Grigorenko, Petr Grigor’evich. The Grigorenko Papers: Writings and Documents on His Case. Boulder Colorado: Westview Press, 1976.
Heer, Nancy Whittier. Politics and History in the Soviet Union. Cambridge Mass: The MIT Press, 1973.
Iliukhina, Elena. “M. Ia. Gefter: Istorik, dissident.” PhD Dissertation, University of Rostov-na-Donu, 2011.
Markwick, Roger D. Rewriting History in Soviet Russia: The Politics of Revisionist Historiography, 1956-1974. Basingstoke: Palgrave, 2001.
Medvedev, Roy. Faut-Il Réhabiliter Staline ? Combats. Paris: Ed. du Seuil, 1969.
———. “KGB i Bratiia Zhores i Roi Medvedevy.” In Andropov. Moscow: Molodaia Gvardiia, 2006.
———. Le Stalinisme: Origines, Histoire, Conséquences. Combats. Paris: Seuil, 1972.
———. Let History Judge: The Origins and Consequences of Stalinism. Revised and expanded ed. Oxford ; New York [etc.]: Oxford University Press, 1989.
———. On Soviet Dissent. Columbia University Press, 1980.
———. , ed. The Samizdat Register. London: Merlin Press, 1977.
[Medvedev], [Roy]. Politicheskii Dnevnik II. 1965-1970. Amsterdam: Fond imeni Gertsena, 1975.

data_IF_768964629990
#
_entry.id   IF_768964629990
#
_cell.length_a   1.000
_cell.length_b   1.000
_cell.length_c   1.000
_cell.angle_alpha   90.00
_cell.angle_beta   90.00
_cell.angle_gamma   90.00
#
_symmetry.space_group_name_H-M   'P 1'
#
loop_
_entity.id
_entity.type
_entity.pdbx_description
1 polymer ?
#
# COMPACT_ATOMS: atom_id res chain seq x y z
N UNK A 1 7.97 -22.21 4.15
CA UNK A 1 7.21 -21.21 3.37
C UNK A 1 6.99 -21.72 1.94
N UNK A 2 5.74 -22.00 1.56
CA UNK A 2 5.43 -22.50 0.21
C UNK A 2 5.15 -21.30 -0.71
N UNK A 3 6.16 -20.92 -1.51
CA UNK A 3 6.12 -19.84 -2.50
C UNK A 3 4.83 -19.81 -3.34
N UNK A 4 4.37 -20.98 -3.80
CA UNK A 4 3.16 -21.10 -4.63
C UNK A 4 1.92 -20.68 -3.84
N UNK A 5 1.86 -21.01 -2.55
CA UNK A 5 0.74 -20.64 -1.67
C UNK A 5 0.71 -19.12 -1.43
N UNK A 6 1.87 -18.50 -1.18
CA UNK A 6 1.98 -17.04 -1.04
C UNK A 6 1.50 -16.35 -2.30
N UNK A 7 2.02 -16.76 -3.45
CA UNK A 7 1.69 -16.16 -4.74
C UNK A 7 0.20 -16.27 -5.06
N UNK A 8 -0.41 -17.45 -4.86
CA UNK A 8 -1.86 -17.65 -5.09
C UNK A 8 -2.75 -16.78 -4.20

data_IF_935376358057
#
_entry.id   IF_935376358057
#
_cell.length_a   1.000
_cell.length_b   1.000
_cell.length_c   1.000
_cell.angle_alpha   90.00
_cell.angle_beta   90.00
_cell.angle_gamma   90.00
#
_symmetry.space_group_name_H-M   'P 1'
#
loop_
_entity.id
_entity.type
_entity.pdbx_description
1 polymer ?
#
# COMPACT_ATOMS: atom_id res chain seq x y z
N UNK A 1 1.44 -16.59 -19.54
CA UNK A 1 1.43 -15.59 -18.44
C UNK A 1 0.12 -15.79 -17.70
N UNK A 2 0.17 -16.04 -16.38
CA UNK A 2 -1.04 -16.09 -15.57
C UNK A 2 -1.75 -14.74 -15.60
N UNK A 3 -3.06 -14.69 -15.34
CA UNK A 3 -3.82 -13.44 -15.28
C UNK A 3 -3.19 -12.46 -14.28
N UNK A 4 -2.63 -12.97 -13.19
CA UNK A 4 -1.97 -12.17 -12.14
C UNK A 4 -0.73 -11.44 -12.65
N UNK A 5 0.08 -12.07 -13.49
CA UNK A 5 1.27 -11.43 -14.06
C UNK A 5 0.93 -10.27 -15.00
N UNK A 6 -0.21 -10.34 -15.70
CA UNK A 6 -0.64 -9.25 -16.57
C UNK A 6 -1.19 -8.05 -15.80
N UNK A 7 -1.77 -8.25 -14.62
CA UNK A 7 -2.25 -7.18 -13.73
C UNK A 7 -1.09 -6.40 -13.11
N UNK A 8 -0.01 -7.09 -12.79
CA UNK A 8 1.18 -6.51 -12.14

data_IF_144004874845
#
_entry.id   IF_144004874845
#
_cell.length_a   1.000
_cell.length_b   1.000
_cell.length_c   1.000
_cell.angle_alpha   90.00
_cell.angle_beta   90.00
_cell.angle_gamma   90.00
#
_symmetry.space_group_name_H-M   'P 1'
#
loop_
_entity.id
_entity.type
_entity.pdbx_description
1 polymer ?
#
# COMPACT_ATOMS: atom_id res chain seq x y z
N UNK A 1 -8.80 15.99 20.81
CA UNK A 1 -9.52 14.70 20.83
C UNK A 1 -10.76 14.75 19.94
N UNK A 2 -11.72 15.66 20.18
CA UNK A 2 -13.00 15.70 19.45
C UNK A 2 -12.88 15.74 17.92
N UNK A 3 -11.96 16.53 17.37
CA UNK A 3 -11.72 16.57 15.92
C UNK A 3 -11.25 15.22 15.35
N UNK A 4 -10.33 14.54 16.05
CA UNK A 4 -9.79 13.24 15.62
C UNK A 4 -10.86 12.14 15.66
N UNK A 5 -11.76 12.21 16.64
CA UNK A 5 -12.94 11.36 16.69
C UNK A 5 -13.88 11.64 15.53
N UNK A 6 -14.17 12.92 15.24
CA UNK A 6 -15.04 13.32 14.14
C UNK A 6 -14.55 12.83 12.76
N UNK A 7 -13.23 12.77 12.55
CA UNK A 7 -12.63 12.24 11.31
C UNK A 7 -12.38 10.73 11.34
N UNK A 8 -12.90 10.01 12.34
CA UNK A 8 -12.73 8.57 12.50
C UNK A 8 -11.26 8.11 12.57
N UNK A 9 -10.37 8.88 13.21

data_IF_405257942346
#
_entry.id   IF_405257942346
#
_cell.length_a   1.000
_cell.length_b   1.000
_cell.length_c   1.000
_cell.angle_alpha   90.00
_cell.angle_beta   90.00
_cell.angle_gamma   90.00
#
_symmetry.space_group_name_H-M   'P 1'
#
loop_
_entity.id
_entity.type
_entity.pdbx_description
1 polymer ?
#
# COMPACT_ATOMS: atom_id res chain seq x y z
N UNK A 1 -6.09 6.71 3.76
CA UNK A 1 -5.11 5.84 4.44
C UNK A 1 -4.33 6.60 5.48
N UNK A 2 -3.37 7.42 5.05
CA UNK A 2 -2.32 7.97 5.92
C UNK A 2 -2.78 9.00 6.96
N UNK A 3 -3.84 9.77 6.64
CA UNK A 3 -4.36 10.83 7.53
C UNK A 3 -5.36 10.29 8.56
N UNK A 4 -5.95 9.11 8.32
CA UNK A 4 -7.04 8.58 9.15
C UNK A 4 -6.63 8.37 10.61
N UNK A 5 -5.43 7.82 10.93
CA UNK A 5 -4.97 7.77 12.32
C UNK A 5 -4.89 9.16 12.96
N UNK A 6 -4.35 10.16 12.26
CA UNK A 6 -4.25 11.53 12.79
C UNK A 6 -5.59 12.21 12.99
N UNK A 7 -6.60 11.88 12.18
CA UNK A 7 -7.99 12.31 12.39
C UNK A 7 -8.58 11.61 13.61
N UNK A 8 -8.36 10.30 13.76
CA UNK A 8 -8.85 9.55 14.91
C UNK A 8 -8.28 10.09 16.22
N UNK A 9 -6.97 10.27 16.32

———. Politicheskii Dnevnik. 1964-1970. Amsterdam: Fond imeni Gertsena, 1972.
Medvedev, Roy, and Zhores Medvedev. 1925-2010. Iz vospominanii. Moscow: Izd. “Prava cheloveka,” 2010.
Medvedev, Zhores A. Kto Sumasshedshii? London: Macmillan, 1971.
Mikoian, Sergei. “Istoricheskaia Publitsistika. Aleksei Snegov v bor’be za ‘destalinizatsiiu’.” Voprosy Istorii no. 4 (April 2006): 69–84.
N. Krotov, and M. Kholmskaia. “Politicheskii portret: Roi Aleksandrovich Medvedev.” Obozrevatel’ - Observer no. 23 (1993). http://www.rau.su/observer/N23_93/23_05.HTM (accessed June 19, 2013).
Nekrich, Aleksandr. Forsake Fear: Memoirs of an Historian. Boston ; London: Unwin Hyman, 1991.
“Otets, syn, pravda istorii.” Moskovskaia Pravda. November 7, 1988.
“Poedinok so vremenem.” Vecherniaia Moskva. July 1, 1989.
Shatz, Marshall S. Soviet Dissent in Historical Perspective. Cambridge ; London: Cambridge Univ. Press, 1980.
Slovo probivaet sebe dorogu: Sbornik statei i dokumentov ob A.I. Solzhenitsyne: 1962-1974. Moscow: Izd-vo “Russkii put’,” 1998.
Smith, Kathleen E. Remembering Stalin’s Victims: Popular Memory and the End of the USSR. 2nd edition [1st ed: 1996]. Ithaca, NY: Cornell University Press, 2009.
Van Rossum, Leo. “A. Antonov-Ovseenko’s Book on Stalin: Is It Reliable? A Note.” Soviet Studies 36, no. 3 (July 1984): 445–447.
*Barbara Martin - PhD Candidate in international History at the Graduate Institute of International and Development Studies, Geneva (Switzerland)